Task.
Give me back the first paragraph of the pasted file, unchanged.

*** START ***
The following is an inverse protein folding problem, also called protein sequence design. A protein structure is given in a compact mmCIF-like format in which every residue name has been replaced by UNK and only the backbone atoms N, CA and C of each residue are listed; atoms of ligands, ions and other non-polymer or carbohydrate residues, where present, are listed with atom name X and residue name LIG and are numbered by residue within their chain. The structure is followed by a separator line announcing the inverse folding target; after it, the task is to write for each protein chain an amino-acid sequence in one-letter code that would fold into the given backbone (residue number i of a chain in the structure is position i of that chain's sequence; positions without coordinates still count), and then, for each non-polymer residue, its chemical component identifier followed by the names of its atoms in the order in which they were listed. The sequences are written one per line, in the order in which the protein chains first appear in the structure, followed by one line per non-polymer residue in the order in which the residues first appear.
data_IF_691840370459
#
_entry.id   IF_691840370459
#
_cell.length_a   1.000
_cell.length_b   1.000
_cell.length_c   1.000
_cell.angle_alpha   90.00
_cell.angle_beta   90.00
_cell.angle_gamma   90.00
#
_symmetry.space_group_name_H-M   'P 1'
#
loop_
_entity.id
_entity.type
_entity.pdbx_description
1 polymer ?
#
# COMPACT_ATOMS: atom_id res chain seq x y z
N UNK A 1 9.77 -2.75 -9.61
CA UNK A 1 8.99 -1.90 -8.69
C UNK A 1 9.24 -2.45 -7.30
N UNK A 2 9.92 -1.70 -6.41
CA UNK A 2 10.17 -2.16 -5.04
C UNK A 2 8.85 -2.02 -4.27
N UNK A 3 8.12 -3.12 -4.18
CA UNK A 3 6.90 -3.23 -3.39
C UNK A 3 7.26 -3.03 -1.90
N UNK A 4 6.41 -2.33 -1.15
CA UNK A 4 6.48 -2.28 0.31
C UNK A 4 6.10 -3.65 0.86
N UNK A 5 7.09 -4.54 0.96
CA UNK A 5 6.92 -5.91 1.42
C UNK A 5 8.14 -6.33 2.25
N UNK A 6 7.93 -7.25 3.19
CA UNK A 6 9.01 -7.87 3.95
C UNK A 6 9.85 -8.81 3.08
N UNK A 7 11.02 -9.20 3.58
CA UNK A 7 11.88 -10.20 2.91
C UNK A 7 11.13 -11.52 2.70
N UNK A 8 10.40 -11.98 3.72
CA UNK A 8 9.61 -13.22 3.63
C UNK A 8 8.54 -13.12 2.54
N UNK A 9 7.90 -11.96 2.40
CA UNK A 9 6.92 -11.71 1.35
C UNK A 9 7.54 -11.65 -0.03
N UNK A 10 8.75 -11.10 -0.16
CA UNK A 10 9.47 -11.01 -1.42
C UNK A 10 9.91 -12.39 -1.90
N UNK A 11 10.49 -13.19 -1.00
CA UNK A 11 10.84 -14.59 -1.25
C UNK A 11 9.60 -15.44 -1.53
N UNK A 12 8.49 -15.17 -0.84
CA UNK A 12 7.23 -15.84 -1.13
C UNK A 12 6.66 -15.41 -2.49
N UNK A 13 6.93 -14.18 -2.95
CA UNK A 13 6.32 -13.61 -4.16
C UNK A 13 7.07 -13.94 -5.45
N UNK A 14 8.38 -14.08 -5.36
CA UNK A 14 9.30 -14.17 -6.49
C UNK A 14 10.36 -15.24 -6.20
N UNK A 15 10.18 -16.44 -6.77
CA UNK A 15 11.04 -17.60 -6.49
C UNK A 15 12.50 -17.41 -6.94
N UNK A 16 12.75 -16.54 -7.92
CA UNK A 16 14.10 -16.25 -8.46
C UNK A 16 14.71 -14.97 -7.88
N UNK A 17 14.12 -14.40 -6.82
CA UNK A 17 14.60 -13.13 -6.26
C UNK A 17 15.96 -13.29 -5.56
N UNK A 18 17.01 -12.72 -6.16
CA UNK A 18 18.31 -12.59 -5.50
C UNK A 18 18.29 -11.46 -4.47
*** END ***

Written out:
The following is an inverse protein folding problem, also called protein sequence design. A protein structure is given in a compact mmCIF-like format in which every residue name has been replaced by UNK and only the backbone atoms N, CA and C of each residue are listed; atoms of ligands, ions and other non-polymer or carbohydrate residues, where present, are listed with atom name X and residue name LIG and are numbered by residue within their chain. The structure is followed by a separator line announcing the inverse folding target; after it, the task is to write for each protein chain an amino-acid sequence in one-letter code that would fold into the given backbone (residue number i of a chain in the structure is position i of that chain's sequence; positions without coordinates still count), and then, for each non-polymer residue, its chemical component identifier followed by the names of its atoms in the order in which they were listed. The sequences are written one per line, in the order in which the protein chains first appear in the structure, followed by one line per non-polymer residue in the order in which the residues first appear.